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Requiring military employees provide written notification to return to work not likely under USERRA

April 12th, 2010  |  Lucas Otto

>An Oklahoma municipal employer most likely cannot, under state law and USERRA, require written notice by an employee in order for that employee to return to work after serving on active duty in the National Guard, Oklahoma Attorney General W. A. Drew Edmondson advised in a March 17, 2010 opinion letter issued at the behest of a state representative. In addition, a municipality must pay its employees called to military service the full regular pay they would have received during the 30-day calendar period they are on leave.

The Attorney General first noted that the state has adopted USERRA as law for members of the Oklahoma National Guard. After explaining that municipalities are covered under the USERRA rules, the attorney general then explained that a requirement that an officer or employee provide written notification in order to return to work would establish an extra “prerequisite to the exercise of the right to reemployment beyond that required by USERRA,” which is prohibited. Such a notice requirement adopted by a municipality would, in the attorney general’s opinion, be unenforceable, because a municipality cannot require written notice by an employee to invoke rights already granted by USERRA.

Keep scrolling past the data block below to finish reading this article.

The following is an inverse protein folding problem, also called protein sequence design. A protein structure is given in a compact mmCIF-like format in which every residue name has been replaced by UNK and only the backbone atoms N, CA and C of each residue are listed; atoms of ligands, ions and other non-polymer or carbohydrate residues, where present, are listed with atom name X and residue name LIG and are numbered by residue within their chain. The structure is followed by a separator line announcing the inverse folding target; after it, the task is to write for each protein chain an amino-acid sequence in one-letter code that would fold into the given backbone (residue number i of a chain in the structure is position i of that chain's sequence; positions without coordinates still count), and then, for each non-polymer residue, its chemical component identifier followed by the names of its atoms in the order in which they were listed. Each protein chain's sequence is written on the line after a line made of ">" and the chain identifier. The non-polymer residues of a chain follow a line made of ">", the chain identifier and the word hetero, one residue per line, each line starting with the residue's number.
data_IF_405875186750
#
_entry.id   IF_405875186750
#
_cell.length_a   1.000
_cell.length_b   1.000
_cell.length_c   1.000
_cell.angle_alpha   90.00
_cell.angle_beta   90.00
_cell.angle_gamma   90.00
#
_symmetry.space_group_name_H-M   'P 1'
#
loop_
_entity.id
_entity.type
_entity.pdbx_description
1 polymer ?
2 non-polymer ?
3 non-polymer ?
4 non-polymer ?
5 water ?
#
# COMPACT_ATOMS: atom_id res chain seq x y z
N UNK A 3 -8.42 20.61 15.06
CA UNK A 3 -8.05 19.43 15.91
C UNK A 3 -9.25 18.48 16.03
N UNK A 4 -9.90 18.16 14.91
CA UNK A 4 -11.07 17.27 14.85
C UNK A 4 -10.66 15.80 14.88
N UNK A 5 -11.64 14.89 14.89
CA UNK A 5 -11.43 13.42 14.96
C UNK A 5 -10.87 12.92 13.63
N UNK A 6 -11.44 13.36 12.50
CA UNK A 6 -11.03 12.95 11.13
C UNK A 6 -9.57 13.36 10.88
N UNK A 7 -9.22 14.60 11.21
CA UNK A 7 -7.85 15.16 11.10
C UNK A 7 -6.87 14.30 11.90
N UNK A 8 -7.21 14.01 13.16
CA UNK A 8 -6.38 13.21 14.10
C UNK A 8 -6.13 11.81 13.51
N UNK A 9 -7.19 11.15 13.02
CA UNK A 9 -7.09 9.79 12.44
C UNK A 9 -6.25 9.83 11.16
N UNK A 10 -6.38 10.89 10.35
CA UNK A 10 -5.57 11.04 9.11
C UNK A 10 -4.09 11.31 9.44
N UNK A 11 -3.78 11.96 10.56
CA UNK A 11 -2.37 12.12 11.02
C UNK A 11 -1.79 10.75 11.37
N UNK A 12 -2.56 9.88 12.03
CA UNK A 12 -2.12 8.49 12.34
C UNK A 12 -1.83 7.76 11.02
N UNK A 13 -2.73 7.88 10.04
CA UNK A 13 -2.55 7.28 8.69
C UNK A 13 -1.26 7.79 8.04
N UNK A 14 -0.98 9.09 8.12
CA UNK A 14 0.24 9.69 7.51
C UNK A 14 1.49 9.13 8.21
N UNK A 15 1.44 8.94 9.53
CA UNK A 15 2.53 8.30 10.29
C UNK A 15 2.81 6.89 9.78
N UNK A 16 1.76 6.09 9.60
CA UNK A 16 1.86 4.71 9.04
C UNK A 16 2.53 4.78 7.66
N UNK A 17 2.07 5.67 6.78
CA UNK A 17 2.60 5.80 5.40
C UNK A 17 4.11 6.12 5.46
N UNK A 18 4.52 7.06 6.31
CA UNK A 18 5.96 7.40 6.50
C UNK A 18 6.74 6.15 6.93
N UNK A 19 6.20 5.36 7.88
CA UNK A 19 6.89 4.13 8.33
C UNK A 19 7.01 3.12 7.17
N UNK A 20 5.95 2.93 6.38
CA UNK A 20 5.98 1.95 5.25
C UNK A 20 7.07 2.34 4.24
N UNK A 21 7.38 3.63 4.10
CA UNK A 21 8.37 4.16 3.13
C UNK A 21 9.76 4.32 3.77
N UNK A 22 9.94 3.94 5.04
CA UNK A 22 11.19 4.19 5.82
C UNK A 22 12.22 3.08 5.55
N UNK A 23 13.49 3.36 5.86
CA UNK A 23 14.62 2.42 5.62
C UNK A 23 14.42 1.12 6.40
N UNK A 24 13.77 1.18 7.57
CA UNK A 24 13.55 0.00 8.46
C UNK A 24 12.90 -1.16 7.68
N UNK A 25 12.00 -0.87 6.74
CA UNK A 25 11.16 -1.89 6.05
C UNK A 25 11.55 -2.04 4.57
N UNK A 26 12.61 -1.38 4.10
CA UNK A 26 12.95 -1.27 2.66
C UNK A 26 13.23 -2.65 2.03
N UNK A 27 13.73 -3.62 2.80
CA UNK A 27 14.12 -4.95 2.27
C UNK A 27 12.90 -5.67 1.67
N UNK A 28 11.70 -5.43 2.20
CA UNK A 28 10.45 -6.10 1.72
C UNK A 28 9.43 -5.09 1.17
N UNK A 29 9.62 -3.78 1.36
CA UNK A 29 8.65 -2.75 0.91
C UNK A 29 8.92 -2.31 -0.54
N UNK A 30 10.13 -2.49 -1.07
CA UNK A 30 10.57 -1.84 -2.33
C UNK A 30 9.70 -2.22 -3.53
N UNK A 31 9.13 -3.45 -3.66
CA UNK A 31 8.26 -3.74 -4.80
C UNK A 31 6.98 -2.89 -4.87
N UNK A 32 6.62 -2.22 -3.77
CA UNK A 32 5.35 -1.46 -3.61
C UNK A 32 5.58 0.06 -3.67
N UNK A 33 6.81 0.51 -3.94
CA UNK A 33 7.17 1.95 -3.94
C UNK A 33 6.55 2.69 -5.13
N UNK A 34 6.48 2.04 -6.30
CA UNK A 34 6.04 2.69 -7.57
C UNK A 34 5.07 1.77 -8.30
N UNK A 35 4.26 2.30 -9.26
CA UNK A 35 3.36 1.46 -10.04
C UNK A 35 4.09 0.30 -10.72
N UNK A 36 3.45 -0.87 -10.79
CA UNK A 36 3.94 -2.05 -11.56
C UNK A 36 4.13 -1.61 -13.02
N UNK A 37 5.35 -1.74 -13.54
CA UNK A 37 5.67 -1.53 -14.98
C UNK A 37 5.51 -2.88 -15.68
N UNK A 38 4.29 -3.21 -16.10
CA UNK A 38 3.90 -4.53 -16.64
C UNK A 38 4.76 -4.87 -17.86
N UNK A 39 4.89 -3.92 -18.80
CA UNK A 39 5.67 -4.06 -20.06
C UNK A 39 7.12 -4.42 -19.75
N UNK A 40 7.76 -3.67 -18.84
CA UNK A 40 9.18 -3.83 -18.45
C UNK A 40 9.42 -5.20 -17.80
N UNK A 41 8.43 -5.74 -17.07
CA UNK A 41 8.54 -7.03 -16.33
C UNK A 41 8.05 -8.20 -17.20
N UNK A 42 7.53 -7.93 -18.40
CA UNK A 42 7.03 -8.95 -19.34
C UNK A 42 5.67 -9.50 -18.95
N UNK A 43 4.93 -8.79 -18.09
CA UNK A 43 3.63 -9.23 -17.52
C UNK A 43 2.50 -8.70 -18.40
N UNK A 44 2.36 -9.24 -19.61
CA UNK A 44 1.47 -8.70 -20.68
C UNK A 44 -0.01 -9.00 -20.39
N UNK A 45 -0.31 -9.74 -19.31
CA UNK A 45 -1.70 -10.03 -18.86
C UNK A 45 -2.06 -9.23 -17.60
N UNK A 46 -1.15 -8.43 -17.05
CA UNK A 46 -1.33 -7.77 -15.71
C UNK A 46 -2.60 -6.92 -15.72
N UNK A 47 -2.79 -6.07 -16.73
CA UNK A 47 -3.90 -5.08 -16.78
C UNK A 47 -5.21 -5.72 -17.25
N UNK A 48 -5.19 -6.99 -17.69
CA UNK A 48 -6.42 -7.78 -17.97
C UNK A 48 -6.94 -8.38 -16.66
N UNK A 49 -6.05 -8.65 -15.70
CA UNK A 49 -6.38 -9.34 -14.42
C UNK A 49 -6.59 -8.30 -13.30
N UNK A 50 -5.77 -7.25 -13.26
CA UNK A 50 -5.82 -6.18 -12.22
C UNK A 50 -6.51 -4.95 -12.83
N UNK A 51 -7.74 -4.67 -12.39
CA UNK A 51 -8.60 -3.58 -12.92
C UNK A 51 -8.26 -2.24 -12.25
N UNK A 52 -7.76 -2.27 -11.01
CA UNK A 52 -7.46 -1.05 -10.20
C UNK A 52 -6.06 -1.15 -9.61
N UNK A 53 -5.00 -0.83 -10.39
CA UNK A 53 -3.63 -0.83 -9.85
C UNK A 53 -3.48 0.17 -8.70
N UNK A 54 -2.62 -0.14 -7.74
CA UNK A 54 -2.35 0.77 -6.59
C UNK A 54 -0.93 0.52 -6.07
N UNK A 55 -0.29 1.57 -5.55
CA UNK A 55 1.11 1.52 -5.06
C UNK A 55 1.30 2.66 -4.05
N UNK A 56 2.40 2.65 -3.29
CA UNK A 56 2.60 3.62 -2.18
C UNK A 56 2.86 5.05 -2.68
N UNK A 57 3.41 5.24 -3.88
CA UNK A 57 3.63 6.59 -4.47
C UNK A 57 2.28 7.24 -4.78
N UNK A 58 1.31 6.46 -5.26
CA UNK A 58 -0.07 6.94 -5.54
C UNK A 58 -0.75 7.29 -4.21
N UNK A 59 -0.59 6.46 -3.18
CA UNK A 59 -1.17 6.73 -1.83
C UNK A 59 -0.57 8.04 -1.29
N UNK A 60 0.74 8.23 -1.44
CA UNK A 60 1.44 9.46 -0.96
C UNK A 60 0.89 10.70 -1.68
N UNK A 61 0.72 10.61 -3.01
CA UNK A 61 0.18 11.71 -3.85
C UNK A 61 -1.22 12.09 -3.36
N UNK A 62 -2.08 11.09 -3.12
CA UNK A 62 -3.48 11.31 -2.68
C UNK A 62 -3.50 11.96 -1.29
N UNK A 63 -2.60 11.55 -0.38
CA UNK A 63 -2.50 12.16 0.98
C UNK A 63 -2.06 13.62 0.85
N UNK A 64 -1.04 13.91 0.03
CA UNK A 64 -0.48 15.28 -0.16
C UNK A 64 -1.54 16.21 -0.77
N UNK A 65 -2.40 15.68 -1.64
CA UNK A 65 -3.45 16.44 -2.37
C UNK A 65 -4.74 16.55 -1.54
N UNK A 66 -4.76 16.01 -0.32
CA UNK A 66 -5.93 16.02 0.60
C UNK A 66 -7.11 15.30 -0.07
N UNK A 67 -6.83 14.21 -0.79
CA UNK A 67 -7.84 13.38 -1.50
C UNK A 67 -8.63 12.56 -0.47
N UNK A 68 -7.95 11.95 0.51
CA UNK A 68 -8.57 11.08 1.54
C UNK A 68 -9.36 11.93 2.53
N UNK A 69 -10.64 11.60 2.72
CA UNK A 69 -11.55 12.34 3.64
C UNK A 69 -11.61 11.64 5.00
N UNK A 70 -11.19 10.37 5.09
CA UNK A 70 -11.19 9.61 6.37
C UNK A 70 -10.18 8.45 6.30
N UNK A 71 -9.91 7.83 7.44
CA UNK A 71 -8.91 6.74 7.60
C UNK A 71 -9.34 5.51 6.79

The attorney general then answered whether a municipality had to pay its employees and officers called to military service the full regular pay they would have received during the 30-day calendar period they are on leave. First, the attorney general found that a previous attorney general’s opinion (71-396) was incorrect, in that it applied the definition of “employee” from the Minimum Wage Act to the statute governing military leave. This opinion was overruled by the attorney general, as it was determined that this definition did not belong incorporated into the military leave rules.

The attorney general then pointed out that, pursuant to 44 O.S.Supp.2009 §209, full and regular pay must be paid for the first 30 calendar days, and this applies to both hourly and salaried employees. As such, an employee called to military service is entitled to be paid an amount equal to his/her yearly salary, converted to a daily rate, and multiplied by 30, and this included hourly workers.

So, while this is the Oklahoma Attorney General’s opinion based on his reading of the law, it most likely will hold true. However, while there is little doubt that people will have much of a problem with further protecting our military personnel upon returning to their jobs, employers may argue that a letter stating one’s intent to return, and a time to return, would merely aid it in better preparing for a worker’s return from duty. The problem with that line of thinking is that a written notification of return creates just one more obstacle for returning military personnel, and that seems to run counterpoint to the very protections afforded by USERRA.